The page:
By Afsaneh Moradian, author of Jamie and Bubbie: A Book About People’s Pronouns
About a year ago, my then seven-year-old told me that they were nonbinary and that their pronouns were she/they. Since they still considered she one of their pronouns, I didn’t think too much about the announcement and didn’t share it with extended family.
As time passed, however, I saw my child cringe every time someone referred to them as she. I saw them have to correct adults and classmates. They had to constantly remind people to use they/them as their pronouns. When I asked my child to help me understand how they felt, they told me that they don’t feel like a he or a she; they just want to be who they are.
I realized how important it was for me to do everything I could for their pronouns and them to be respected. Some adults readily accepted the change in pronouns, but many—and even some extended family members—laughed and replied that nonbinary identities and the singular they “aren’t real things.”
A lot has changed when it comes to gender. How most people view gender and identify is simply different from when I was growing up. There is so much more space now to be yourself, without the pressure to conform to rigid definitions of being a boy or a girl. Many kids don’t fit those definitions. And, more importantly, they don’t feel like a boy or a girl. Plenty of young children identify with a gender different from the one they were assigned at birth.
As parents and teachers, we have no idea how the children in our lives will develop and change as they age. My child may identify as nonbinary into adolescence and beyond, or they may not. There is no way to know what will happen in the future, but that doesn’t minimize how children feel in the present.
When we dismiss children as too young to know what gender is or decide they are simply going through a phase, we remove the support and validation that all children need and deserve.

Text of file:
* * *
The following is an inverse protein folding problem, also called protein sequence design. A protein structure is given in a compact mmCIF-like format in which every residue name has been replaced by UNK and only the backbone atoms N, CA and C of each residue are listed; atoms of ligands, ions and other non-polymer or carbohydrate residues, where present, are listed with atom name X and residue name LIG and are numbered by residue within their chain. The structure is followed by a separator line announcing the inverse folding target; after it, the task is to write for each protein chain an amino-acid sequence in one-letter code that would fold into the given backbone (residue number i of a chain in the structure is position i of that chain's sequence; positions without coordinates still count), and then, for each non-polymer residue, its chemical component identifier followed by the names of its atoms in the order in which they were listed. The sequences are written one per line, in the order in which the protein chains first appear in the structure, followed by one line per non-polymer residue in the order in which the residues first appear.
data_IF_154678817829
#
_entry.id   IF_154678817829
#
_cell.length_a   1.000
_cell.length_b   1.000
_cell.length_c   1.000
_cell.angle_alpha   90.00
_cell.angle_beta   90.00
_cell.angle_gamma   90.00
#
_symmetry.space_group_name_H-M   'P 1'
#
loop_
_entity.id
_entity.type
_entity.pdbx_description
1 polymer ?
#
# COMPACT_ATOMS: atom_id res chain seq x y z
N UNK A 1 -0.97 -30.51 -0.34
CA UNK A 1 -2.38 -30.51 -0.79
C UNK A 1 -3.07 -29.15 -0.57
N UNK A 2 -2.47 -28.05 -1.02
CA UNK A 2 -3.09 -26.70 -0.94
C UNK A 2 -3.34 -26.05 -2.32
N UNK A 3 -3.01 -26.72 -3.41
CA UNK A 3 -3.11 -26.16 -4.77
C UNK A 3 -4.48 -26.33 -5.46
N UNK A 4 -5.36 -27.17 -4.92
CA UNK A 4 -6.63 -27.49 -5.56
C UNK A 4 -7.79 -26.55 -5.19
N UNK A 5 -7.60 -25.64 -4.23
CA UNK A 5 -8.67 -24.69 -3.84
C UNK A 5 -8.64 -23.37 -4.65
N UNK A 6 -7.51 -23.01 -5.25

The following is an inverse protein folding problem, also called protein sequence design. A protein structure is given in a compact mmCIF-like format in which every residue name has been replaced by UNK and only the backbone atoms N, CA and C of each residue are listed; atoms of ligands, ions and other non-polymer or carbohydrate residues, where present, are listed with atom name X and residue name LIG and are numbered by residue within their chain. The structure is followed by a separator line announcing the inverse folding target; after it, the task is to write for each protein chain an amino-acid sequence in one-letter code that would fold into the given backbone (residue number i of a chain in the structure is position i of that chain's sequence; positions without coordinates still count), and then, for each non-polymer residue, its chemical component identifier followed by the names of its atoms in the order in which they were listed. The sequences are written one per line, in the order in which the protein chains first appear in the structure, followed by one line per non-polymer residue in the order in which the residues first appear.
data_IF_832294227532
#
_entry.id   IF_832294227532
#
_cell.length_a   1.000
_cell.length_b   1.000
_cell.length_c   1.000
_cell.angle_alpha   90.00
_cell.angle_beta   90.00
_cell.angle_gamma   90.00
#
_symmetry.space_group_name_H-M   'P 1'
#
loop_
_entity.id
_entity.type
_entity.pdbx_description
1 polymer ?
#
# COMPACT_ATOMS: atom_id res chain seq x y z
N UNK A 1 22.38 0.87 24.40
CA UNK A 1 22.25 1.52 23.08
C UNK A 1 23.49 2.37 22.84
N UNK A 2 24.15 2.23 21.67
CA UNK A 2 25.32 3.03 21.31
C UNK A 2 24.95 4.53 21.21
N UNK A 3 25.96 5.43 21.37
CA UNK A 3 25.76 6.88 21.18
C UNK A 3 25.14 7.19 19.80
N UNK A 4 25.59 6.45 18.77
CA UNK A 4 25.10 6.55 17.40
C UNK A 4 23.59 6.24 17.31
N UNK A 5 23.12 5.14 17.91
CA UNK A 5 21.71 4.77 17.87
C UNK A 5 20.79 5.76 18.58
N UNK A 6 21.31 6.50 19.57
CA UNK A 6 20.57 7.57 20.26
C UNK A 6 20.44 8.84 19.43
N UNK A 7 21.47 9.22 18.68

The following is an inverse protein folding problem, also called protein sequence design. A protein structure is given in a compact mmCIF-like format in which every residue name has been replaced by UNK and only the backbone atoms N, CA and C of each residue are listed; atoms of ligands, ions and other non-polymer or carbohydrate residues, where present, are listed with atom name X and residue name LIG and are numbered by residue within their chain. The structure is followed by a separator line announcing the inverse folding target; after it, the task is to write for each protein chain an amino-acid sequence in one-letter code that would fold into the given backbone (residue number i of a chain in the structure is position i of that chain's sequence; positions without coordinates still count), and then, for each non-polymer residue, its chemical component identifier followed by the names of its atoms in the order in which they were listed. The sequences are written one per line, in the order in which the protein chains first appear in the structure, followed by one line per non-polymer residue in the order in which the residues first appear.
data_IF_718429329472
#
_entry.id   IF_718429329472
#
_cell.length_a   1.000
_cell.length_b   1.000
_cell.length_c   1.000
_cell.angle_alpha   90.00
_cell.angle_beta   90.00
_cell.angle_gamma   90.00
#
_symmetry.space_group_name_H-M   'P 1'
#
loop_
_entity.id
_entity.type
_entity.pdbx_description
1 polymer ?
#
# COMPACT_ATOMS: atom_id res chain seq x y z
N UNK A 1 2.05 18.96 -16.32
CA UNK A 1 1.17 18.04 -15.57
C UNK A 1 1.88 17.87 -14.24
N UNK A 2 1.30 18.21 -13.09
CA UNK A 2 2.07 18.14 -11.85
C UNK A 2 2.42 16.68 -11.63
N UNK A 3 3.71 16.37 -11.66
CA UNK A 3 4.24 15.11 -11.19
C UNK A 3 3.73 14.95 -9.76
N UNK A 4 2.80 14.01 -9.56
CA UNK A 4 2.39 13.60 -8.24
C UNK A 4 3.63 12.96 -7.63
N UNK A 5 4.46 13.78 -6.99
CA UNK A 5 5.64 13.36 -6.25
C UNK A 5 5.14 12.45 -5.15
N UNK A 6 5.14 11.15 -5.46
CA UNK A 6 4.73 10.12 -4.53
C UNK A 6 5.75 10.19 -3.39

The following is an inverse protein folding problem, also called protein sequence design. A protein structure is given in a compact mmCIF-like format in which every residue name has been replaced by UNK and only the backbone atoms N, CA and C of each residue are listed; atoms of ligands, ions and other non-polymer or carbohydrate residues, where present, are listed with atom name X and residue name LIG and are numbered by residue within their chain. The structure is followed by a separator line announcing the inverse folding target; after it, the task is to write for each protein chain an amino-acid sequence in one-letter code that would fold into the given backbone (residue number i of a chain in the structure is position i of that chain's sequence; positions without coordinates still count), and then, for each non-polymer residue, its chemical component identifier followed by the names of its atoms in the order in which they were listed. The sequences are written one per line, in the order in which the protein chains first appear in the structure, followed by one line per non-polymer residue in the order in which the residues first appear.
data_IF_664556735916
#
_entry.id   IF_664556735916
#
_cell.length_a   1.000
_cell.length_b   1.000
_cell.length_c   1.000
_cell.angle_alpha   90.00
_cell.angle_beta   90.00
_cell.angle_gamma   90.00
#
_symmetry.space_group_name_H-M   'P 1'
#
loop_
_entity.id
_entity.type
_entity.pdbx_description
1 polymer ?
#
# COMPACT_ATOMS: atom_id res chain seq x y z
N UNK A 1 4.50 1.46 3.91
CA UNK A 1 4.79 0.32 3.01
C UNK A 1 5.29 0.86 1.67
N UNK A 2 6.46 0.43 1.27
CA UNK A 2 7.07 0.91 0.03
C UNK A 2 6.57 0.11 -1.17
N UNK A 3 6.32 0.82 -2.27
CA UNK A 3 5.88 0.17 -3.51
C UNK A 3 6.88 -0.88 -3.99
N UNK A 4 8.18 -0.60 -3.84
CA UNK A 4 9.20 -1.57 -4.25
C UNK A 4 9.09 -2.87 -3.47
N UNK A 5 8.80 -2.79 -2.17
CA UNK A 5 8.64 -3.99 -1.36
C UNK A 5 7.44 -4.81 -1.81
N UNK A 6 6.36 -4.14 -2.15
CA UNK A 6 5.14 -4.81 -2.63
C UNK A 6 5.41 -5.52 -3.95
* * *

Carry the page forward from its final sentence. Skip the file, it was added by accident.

By being open to hearing children’s preferences for what pronoun, gender, and name they’d like us to use, we show that we trust their understanding of who they are as people right now.
A few weeks ago, my child said that they wanted us to use he/she/they because, at different times, they feel male, female, and nonbinary. I can see that my child is on a journey of self-discovery and exploration that they are working hard to express in words. As the adult, I also observe them continue to get upset whenever someone uses a pronoun other than they. I can understand that journeys are not always straight paths and that my child is reflecting and exploring their gender identity.
If we accept that everyone has the right to change their pronouns and their gender, then there isn’t any room for our judgment. My child hasn’t explained to me what it means for them to feel male or female, and they never have to. No one has to justify changing their pronoun or gender identity.
By letting children explore gender and pronouns, we let children become sure of themselves. They build trust and confidence and are able to believe in themselves as they grow older. Our desire to raise healthy, thriving children with high self-esteem starts with respecting and supporting their decisions concerning gender and pronouns.
Afsaneh Moradian has loved writing stories, poetry, and plays since childhood. After receiving her master’s in education, she took her love of writing into the classroom where she began teaching children how to channel their creativity. Her passion for teaching has lasted for over fifteen years. Afsaneh now guides students and teachers (and her young daughter) in the art of writing. She lives in New York City.
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